Some are merging to stay competitive. Consulting firm Hildebrandt calculated 53 law firm mergers in 2002, compared to 11 mergers in 1997. Others are collapsing under the pressure. Brobeck, Phleger & Harrison, a San Francisco firm that soared representing technology clients during the boom, ceased operations in January, laying off all 518 attorneys amid staggering debt and stalled merger talks.
But won't fewer law firms mean higher fees and less personalized service for small businesses? Far from being edged out, the legal profession's woes could be your gain, says Larraine Segil, a former attorney and co-founder of The Lared Group, a Los Angeles consulting company she founded with Emilio Fontana. Segil predicts attorneys will leave merged and troubled firms over the next two years to set up their own practices. "It's already happening," she says.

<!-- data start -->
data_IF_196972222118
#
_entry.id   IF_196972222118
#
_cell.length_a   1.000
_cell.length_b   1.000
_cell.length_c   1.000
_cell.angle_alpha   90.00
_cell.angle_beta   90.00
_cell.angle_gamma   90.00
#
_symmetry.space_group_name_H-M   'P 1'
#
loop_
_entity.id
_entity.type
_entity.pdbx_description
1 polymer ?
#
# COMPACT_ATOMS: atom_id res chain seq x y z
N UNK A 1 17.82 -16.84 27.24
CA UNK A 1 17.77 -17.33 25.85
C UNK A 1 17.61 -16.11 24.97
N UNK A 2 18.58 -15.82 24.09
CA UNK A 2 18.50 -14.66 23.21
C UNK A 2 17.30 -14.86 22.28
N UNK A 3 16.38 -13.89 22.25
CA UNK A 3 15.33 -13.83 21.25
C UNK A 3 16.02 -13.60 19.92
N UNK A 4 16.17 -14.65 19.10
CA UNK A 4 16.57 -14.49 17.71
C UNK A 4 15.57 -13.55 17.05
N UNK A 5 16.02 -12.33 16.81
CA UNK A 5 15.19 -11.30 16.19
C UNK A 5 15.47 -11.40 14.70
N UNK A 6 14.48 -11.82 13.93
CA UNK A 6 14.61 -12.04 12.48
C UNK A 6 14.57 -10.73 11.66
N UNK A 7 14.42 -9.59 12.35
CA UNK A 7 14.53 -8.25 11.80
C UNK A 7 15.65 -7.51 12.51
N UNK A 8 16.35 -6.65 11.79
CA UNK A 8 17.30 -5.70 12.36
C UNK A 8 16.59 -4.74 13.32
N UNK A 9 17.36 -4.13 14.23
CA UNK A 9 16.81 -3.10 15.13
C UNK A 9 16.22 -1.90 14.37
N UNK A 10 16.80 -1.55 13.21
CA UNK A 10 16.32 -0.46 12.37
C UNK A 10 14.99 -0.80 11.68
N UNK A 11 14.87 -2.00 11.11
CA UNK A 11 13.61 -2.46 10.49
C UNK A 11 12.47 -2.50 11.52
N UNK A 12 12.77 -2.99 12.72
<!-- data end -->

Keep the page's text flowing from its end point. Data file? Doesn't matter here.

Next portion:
"It's an opportunity to find a senior person with a lot of experience who's willing to work with you."
But lawyers who once eagerly accepted equity in return for their services will now expect cash, says Jay M. Jaffe, president and CEO of Jaffe Associates Inc., a Bethesda, Maryland, company that helps law firms with business development, marketing and mergers. The good news is, law firms are dealing in a highly competitive marketplace where many of their services have become commodities. "There's a lot more room to bargain with lawyers than there ever was before," Jaffe says. It's a good time to comparison shop and seek nonlitigation services on a fixed-price basis so you can plan for annual expenses. "It's absolutely a buyer's market," Jaffe says. "And I don't see that changing for at least the next three years."